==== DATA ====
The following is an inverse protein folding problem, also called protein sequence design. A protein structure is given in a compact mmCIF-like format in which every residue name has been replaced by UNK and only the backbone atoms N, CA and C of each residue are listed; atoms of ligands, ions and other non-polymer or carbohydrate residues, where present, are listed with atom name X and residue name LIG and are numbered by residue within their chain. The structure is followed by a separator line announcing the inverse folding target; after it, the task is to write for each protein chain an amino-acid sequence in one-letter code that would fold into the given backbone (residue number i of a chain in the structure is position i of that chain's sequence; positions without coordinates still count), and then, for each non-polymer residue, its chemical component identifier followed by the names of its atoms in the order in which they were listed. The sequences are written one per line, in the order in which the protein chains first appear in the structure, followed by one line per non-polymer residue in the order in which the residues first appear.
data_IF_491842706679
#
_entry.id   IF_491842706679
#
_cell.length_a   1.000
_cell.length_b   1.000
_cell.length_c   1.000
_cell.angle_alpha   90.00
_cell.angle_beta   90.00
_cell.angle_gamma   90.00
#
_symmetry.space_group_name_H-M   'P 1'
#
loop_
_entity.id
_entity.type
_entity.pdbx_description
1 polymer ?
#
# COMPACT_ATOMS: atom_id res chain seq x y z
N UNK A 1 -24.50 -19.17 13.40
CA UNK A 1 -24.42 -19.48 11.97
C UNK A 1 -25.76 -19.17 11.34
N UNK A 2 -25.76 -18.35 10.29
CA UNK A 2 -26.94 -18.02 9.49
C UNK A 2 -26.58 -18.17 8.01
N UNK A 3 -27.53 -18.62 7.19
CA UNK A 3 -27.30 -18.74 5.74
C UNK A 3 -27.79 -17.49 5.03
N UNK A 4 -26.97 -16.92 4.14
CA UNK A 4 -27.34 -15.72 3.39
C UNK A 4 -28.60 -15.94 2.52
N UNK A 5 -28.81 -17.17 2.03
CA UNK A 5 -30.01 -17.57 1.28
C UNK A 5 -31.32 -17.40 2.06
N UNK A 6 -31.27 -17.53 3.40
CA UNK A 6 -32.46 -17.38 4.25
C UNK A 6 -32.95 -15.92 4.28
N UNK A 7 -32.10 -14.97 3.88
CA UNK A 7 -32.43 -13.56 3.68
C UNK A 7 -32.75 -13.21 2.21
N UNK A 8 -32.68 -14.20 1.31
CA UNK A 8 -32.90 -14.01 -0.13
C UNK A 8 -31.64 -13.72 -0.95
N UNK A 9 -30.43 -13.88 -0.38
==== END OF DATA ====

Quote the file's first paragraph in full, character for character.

The following is an inverse protein folding problem, also called protein sequence design. A protein structure is given in a compact mmCIF-like format in which every residue name has been replaced by UNK and only the backbone atoms N, CA and C of each residue are listed; atoms of ligands, ions and other non-polymer or carbohydrate residues, where present, are listed with atom name X and residue name LIG and are numbered by residue within their chain. The structure is followed by a separator line announcing the inverse folding target; after it, the task is to write for each protein chain an amino-acid sequence in one-letter code that would fold into the given backbone (residue number i of a chain in the structure is position i of that chain's sequence; positions without coordinates still count), and then, for each non-polymer residue, its chemical component identifier followed by the names of its atoms in the order in which they were listed. The sequences are written one per line, in the order in which the protein chains first appear in the structure, followed by one line per non-polymer residue in the order in which the residues first appear.